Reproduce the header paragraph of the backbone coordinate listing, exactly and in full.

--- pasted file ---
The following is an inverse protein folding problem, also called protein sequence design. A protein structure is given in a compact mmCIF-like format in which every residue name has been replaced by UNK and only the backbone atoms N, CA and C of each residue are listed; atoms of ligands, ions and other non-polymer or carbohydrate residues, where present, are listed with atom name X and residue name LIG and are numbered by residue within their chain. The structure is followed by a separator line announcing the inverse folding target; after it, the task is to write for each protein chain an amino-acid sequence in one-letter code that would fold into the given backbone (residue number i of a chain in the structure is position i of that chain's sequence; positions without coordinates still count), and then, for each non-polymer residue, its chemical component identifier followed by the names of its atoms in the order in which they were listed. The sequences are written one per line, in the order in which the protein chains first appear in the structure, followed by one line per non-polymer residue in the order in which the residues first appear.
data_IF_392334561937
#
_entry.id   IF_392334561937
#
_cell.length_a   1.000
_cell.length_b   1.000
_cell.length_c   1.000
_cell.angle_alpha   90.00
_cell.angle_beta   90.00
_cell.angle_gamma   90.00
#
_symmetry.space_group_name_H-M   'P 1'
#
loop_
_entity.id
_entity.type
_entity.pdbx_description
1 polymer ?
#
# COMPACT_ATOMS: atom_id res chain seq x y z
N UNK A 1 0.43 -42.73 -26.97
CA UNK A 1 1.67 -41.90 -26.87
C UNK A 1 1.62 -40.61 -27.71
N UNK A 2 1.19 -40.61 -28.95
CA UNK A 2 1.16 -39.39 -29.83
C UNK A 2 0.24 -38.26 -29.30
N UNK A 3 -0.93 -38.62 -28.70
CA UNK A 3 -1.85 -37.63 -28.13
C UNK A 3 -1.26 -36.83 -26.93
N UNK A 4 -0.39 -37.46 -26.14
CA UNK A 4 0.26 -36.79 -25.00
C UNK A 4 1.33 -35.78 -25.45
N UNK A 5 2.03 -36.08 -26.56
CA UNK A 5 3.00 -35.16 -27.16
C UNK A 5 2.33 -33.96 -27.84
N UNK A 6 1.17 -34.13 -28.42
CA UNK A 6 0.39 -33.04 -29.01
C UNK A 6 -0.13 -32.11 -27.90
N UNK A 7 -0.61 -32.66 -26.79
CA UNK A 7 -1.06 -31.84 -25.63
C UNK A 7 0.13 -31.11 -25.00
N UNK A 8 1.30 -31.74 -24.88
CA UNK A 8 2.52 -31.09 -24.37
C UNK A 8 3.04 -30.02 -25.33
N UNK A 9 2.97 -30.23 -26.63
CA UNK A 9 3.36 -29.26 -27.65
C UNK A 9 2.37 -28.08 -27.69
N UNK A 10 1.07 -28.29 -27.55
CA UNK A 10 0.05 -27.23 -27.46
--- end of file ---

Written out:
The following is an inverse protein folding problem, also called protein sequence design. A protein structure is given in a compact mmCIF-like format in which every residue name has been replaced by UNK and only the backbone atoms N, CA and C of each residue are listed; atoms of ligands, ions and other non-polymer or carbohydrate residues, where present, are listed with atom name X and residue name LIG and are numbered by residue within their chain. The structure is followed by a separator line announcing the inverse folding target; after it, the task is to write for each protein chain an amino-acid sequence in one-letter code that would fold into the given backbone (residue number i of a chain in the structure is position i of that chain's sequence; positions without coordinates still count), and then, for each non-polymer residue, its chemical component identifier followed by the names of its atoms in the order in which they were listed. The sequences are written one per line, in the order in which the protein chains first appear in the structure, followed by one line per non-polymer residue in the order in which the residues first appear.